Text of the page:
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Anonymous asked: hematology histograms (how to read them/compare with a peripheral blood smear), por favor?
Sure thing! A lot of people just glance at them since the numbers are what really drive the testing process (when to do a manual differential, when to look at the history, etc), but the histograms are pretty helpful in anticipating what to expect in a smear.
Anon left asks about this in rapid succession, so I guess that is my cue to talk about megaloblastic anemia, haha.
Megaloblastic anemia is a non-hemolytic anemia, usually attributed to either B12 deficiency (impaired absorption because of a gastrectomy, pernicious anemia, inflammation, or transcobalamin deficiency) or Folate deficiency (dietary, drug related impairment of use, loss though kidney). Both are cofactors in DNA synthesis, especially of thymidine. The result is nuclear cytoplasmic asynchrony wherein the nucleus matures slower than the cytoplasm, and you can see all the cells are a little off looking as a result.
In your smear, you won’t see much in the way of retics, but there will be extensive hypersegmentation of neutrophils, large platelets, huge macrocytes/macroovalocytes, tear cells, schistocytes, pancytopenia, and howell-jolly bodies. A few giant bands and metamyelocytes much sneak into the circulation too. Things are generally just. Big.
The bone marrow will have very distinct megaloblastic changees. The myeloid:erythroid ratio will be decreased but the marrow is almost always hypercellular. Very early erythroid precursors predominate over late precursors because of ineffective erythropoiesis. In contrast to the comically large myeloid precursors, megakaryocytes are small and hypolobated because they have so much DNA they are affected the most by impaired synthesis.
Allergy testing wasn’t something I learned in school, likely because the tests that exist right now are admittedly not very good. So when I ended up on the Allergy Bench I was a little bit boggled that there was a whole bench for it. Hopefully this will be an acceptable crash course in it.
The Kleihauer Betke Test:
A peripheral blood smear of the mom’s blood is prepared and fixed in 80% ethanol. It is then treated with acid (McIlvaine’s buffer) and stained with eosin and hematoxylin. Fetal cells will remain in tact and stain bright pink because of the high HbF/fetal hemoglobin content which resists acid elution. Adult hemoglobin in maternal cells will elute out, leaving faintly staining “ghost cells”. The percental of fetal cells per 2000 cells is used to determine how much extra WinRho (in 300mg vials) is required:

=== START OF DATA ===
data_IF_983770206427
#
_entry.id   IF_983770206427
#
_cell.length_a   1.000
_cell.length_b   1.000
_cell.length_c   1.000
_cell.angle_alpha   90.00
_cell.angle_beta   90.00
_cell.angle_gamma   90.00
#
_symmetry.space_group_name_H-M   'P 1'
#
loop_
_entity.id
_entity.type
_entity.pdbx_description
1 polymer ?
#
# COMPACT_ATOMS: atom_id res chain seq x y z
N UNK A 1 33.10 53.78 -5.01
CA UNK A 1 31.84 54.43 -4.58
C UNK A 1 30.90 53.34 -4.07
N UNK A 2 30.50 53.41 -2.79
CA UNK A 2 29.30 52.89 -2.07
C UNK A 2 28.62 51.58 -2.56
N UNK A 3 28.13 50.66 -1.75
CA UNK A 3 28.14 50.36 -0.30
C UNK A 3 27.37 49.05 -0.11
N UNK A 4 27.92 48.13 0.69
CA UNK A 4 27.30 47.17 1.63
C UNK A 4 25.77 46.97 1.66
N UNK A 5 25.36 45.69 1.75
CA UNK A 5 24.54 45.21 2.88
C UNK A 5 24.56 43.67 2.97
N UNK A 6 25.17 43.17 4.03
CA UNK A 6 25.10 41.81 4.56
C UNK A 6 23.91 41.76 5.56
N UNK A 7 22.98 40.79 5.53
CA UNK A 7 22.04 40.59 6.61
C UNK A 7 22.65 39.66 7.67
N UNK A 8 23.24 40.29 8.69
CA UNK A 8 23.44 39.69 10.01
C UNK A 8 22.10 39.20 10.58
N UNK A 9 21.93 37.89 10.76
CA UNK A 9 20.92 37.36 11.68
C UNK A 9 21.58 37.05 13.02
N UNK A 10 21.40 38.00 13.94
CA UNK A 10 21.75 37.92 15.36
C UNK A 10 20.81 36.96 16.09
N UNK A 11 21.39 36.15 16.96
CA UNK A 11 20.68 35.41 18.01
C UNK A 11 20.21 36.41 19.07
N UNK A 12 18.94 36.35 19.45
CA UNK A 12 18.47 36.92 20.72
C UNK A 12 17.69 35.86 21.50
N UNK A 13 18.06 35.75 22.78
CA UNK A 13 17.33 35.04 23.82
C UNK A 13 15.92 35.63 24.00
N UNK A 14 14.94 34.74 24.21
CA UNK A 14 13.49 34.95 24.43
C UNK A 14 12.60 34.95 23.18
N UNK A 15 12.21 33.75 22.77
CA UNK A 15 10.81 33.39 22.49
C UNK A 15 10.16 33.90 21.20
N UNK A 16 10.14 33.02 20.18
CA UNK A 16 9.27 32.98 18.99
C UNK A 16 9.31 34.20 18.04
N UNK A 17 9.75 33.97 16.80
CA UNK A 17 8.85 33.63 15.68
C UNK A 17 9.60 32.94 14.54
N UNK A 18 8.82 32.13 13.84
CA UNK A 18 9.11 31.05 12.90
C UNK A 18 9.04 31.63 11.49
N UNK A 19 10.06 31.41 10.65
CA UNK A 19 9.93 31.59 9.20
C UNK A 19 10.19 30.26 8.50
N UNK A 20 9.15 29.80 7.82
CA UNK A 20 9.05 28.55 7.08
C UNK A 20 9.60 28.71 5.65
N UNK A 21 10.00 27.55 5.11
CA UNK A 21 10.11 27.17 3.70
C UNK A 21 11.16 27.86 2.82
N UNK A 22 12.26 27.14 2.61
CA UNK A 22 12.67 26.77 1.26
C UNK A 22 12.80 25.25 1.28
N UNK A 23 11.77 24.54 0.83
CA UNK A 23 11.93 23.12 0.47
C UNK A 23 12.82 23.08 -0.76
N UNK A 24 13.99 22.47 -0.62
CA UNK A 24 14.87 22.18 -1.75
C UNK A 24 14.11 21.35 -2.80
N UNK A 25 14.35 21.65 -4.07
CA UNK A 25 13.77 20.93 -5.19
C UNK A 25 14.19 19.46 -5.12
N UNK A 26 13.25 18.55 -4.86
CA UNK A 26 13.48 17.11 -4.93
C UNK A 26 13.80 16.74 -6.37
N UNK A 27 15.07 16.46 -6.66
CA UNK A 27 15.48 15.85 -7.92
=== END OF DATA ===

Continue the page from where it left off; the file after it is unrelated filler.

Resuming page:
Vials = %fetal cells x maternal blood volume (~5000mL)/30mL
Rounded to the nearest whole number + 1 extra. But that one extra is usually the shot they automatically gave her after she gave birth.
The Rosette Test / Screen for fetal-maternal bleeds
After the baby is born, we take their cord blood (which is thick and gross, by the way) and do a forward ABORh on them. If they are D positive or weak D positive and the mother is negative, the hospital will do an onsite rosette test:
A 3% cell suspension of the mother’s blood is incubated with chemically modified anti-D which will bind to any infant cells. Unbound antibody is washed away and indicator cells (O positive cells treated with ficin to increase reactivity) will bind with infant cells to make little microscopic rosettes/clumps which you can look for with an inverted mic:
All eligible mothers will receive another shot of WinRho regardless of the result because the clumps can be hard to see. However, positive screens indicate a fetal bleed over 30mL (which occurs in about 0.3% of pregnancies), in which case, the mother might need a larger dose, determined by a Kleihauer-Betke (in tomorrow’s post). The WinRho is administered within 72hours because once mom’s discharged, it’s really hard to hunt a lady who just gave birth down just to give her another needle!
So what’s the deal with HDFN?
This is sort of a intro to the disease and a less slapdash intro to pre-natal testing. I personally am not very excited by the prenatal part of it, but it’s important. I tried to do this assuming very limited knowledge of blood banking, but it is kind of an esoteric discipline so please ask if something I wrote has completely boggled you.
Well, it’s been a while, but let’s talk about lab tests again. I’ve chosen Ketones this time because they’re so simple.
Chlamydospores in Candida albicans, wet mount.
The Dalmau test was used to help ID C. albicans once upon a time but phased out before I got into the labs. It was essentially growing a yeast in unfavourable environments to see if they formed chlamydospores in response to the stress. Cornmeal agar (minimal nutrient qualities) was used and the inoculum would be covered with a coverslip to decrease the amount of oxygen available to the growing yeast.